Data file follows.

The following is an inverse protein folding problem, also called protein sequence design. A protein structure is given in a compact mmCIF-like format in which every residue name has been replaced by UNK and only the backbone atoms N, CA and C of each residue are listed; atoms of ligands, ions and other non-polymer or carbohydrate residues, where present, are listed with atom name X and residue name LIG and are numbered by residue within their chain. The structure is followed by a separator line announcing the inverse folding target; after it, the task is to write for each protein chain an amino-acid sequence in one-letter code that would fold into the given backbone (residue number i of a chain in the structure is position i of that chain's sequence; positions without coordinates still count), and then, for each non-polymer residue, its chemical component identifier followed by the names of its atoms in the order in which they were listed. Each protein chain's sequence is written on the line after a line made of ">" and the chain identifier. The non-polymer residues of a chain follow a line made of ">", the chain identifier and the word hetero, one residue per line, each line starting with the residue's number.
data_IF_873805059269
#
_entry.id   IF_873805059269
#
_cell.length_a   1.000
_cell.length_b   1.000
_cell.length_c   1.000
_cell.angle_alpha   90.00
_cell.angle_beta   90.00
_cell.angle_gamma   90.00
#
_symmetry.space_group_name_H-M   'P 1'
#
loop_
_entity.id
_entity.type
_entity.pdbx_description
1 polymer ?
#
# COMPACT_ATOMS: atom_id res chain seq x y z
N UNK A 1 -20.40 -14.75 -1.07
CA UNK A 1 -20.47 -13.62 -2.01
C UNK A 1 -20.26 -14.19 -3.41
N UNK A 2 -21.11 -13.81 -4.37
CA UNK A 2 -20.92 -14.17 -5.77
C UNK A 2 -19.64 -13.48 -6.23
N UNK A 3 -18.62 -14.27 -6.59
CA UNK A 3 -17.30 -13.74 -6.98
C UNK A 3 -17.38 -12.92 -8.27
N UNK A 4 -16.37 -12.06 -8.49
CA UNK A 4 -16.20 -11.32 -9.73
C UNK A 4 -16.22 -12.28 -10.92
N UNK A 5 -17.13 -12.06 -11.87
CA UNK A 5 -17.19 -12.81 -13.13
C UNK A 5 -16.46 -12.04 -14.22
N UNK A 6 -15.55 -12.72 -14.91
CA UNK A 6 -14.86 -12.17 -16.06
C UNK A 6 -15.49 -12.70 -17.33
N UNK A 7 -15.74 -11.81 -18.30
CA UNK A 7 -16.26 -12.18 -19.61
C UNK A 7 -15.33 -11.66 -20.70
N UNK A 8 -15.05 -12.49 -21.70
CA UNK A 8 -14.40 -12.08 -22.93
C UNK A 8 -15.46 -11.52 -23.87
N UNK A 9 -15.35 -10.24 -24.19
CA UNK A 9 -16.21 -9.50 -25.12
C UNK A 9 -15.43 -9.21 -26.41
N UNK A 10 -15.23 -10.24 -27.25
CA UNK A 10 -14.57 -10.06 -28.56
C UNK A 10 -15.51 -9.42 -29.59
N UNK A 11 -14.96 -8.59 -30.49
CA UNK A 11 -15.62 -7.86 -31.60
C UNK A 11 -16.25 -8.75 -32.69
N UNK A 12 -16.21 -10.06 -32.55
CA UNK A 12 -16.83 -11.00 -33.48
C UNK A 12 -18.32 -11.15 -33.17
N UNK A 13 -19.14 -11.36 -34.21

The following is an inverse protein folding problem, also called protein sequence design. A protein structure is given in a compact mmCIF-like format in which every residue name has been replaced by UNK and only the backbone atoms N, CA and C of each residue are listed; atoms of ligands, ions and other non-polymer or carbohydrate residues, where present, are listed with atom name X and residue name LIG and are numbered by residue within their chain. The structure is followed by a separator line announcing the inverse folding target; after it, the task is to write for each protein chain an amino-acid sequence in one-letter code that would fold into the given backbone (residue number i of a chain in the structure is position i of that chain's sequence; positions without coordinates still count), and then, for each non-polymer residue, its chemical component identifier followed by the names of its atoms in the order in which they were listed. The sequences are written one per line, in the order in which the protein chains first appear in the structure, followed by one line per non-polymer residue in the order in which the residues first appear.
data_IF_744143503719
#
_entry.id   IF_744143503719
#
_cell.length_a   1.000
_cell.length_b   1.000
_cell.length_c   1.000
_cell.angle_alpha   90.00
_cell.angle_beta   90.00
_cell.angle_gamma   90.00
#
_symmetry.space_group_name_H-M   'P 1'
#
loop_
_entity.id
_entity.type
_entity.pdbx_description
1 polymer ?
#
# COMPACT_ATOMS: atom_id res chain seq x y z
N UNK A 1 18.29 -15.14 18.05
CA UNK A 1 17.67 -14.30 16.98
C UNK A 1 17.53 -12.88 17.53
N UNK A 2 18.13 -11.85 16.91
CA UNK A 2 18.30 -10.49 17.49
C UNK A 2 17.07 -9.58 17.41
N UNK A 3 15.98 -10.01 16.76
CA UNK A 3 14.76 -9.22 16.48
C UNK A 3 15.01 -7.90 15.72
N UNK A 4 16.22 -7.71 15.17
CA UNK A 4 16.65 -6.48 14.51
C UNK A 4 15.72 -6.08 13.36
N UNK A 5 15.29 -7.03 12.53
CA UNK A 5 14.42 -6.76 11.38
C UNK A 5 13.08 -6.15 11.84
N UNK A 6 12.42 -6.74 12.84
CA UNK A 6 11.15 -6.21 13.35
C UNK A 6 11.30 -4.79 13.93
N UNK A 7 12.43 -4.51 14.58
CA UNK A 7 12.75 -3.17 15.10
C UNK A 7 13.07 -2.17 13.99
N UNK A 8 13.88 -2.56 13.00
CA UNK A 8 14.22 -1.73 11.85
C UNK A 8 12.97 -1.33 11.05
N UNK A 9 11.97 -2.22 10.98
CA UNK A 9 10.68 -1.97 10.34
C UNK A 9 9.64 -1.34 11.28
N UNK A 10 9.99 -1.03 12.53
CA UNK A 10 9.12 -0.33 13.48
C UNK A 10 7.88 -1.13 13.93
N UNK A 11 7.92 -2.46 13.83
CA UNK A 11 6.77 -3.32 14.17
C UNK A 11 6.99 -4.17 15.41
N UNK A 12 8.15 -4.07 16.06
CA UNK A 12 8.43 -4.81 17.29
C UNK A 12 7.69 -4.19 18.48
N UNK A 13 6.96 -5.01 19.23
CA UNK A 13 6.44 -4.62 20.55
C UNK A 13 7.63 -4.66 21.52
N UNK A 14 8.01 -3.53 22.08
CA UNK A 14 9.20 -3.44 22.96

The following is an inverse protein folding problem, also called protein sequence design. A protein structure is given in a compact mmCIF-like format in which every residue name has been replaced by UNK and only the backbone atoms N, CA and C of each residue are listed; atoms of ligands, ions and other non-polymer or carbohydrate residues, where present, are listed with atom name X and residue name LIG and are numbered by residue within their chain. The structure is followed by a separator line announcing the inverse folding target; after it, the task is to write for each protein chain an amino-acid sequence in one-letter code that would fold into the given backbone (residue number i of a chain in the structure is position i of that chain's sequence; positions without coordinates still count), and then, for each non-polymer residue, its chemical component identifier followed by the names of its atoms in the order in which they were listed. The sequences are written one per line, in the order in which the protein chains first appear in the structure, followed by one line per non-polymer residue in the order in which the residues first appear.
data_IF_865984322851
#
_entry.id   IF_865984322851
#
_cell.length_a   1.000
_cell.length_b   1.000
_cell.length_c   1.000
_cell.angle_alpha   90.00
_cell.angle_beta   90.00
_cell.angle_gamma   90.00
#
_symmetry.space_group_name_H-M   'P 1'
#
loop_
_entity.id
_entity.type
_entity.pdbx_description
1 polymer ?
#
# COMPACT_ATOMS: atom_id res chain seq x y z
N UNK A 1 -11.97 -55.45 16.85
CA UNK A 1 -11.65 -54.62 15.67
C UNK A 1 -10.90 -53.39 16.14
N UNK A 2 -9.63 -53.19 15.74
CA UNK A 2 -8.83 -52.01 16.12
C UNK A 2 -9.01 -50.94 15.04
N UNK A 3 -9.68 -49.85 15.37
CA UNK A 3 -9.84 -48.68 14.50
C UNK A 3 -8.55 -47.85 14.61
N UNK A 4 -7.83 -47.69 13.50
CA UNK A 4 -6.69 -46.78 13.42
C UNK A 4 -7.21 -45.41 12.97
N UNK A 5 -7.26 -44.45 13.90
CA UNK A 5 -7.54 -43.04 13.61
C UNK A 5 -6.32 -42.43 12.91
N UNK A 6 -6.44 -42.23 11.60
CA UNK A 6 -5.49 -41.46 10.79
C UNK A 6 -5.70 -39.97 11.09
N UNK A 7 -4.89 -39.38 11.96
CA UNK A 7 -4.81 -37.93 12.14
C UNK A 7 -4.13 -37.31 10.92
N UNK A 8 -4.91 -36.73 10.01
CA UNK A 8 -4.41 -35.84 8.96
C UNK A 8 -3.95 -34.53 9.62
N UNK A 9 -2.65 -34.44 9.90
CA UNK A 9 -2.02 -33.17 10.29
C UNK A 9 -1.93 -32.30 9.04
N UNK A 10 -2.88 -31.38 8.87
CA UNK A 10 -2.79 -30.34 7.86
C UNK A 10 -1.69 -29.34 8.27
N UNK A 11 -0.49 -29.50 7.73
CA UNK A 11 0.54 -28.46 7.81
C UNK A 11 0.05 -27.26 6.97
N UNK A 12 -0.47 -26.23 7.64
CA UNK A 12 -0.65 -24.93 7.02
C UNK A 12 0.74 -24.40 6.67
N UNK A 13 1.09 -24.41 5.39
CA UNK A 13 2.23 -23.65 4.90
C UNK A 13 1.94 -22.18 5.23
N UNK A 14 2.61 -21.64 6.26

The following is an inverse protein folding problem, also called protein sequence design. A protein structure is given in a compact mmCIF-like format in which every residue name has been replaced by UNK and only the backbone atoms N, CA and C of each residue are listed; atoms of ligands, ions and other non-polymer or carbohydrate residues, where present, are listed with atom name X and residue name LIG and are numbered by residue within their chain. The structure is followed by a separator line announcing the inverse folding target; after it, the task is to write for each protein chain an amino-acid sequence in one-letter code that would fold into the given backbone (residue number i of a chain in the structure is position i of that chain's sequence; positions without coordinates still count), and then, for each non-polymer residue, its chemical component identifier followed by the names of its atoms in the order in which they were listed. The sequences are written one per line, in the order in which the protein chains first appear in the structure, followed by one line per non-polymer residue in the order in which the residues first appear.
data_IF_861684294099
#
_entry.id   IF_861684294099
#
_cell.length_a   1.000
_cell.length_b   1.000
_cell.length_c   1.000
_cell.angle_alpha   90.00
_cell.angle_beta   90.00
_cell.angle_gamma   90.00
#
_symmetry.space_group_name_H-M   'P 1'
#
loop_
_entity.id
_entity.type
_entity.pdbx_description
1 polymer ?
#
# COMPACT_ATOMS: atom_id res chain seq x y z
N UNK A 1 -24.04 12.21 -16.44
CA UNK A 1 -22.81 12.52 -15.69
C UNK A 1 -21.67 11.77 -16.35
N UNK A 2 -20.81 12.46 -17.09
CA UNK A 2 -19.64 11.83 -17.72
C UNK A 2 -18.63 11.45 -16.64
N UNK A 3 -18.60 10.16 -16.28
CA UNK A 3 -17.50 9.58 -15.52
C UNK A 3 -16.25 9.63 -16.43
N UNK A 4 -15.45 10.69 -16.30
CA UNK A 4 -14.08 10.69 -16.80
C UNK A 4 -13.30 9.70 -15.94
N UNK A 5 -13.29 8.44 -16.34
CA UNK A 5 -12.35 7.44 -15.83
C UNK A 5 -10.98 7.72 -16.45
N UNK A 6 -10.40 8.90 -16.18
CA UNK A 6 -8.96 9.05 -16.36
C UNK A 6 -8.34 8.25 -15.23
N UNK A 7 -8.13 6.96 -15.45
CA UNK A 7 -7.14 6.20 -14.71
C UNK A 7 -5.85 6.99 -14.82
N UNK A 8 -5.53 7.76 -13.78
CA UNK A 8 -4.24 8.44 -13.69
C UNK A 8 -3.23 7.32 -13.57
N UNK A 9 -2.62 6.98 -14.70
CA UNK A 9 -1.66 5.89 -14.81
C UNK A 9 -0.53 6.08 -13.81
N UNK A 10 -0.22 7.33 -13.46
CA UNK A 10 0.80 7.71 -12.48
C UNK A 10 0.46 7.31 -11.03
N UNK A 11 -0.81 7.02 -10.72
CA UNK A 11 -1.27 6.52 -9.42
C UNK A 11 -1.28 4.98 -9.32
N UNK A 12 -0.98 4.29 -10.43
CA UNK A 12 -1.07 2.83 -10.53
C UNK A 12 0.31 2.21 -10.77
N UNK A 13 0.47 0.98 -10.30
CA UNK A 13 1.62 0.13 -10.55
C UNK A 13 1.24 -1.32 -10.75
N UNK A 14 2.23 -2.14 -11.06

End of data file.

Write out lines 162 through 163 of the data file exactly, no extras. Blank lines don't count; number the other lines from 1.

C UNK A 7 -4.13 -37.31 10.92
N UNK A 8 -4.91 -36.73 10.01